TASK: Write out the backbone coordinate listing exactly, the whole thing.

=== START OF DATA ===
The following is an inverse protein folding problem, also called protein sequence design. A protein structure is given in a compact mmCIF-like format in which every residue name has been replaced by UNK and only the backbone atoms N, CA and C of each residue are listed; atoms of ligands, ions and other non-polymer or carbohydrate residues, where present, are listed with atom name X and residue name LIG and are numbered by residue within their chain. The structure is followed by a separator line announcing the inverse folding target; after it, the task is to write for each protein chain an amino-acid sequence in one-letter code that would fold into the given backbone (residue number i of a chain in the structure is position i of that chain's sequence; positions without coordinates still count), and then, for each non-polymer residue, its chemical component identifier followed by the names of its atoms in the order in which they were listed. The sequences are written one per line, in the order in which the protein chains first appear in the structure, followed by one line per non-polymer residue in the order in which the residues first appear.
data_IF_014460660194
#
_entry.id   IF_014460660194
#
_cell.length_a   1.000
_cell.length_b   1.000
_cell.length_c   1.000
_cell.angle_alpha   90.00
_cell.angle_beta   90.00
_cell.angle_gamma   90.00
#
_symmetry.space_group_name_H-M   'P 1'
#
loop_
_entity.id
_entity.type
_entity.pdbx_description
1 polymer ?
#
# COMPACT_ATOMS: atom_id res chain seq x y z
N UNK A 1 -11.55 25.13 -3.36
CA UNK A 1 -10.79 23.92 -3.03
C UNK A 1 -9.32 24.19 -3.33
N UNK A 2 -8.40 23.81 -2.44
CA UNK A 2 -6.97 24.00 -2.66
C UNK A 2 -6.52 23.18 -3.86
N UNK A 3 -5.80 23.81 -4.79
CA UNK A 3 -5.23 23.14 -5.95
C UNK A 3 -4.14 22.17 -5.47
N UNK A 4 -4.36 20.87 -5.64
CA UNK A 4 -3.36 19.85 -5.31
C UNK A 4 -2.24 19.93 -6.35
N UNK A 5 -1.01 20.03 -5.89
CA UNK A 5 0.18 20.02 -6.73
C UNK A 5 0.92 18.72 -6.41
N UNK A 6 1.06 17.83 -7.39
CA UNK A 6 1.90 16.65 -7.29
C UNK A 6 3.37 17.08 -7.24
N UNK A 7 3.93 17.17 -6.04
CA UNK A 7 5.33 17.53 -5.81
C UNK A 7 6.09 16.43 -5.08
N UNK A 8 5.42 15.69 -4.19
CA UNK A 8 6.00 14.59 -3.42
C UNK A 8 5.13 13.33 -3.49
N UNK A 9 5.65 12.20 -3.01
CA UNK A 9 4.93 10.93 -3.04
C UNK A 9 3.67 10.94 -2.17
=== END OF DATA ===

The following is an inverse protein folding problem, also called protein sequence design. A protein structure is given in a compact mmCIF-like format in which every residue name has been replaced by UNK and only the backbone atoms N, CA and C of each residue are listed; atoms of ligands, ions and other non-polymer or carbohydrate residues, where present, are listed with atom name X and residue name LIG and are numbered by residue within their chain. The structure is followed by a separator line announcing the inverse folding target; after it, the task is to write for each protein chain an amino-acid sequence in one-letter code that would fold into the given backbone (residue number i of a chain in the structure is position i of that chain's sequence; positions without coordinates still count), and then, for each non-polymer residue, its chemical component identifier followed by the names of its atoms in the order in which they were listed. The sequences are written one per line, in the order in which the protein chains first appear in the structure, followed by one line per non-polymer residue in the order in which the residues first appear.
data_IF_014460660194
#
_entry.id   IF_014460660194
#
_cell.length_a   1.000
_cell.length_b   1.000
_cell.length_c   1.000
_cell.angle_alpha   90.00
_cell.angle_beta   90.00
_cell.angle_gamma   90.00
#
_symmetry.space_group_name_H-M   'P 1'
#
loop_
_entity.id
_entity.type
_entity.pdbx_description
1 polymer ?
#
# COMPACT_ATOMS: atom_id res chain seq x y z
N UNK A 1 -11.55 25.13 -3.36
CA UNK A 1 -10.79 23.92 -3.03
C UNK A 1 -9.32 24.19 -3.33
N UNK A 2 -8.40 23.81 -2.44
CA UNK A 2 -6.97 24.00 -2.66
C UNK A 2 -6.52 23.18 -3.86
N UNK A 3 -5.80 23.81 -4.79
CA UNK A 3 -5.23 23.14 -5.95
C UNK A 3 -4.14 22.17 -5.47
N UNK A 4 -4.36 20.87 -5.64
CA UNK A 4 -3.36 19.85 -5.31
C UNK A 4 -2.24 19.93 -6.35
N UNK A 5 -1.01 20.03 -5.89
CA UNK A 5 0.18 20.02 -6.73
C UNK A 5 0.92 18.72 -6.41
N UNK A 6 1.06 17.83 -7.39
CA UNK A 6 1.90 16.65 -7.29
C UNK A 6 3.37 17.08 -7.24
N UNK A 7 3.93 17.17 -6.04
CA UNK A 7 5.33 17.53 -5.81
C UNK A 7 6.09 16.43 -5.08
N UNK A 8 5.42 15.69 -4.19
CA UNK A 8 6.00 14.59 -3.42
C UNK A 8 5.13 13.33 -3.49
N UNK A 9 5.65 12.20 -3.01
CA UNK A 9 4.93 10.93 -3.04
C UNK A 9 3.67 10.94 -2.17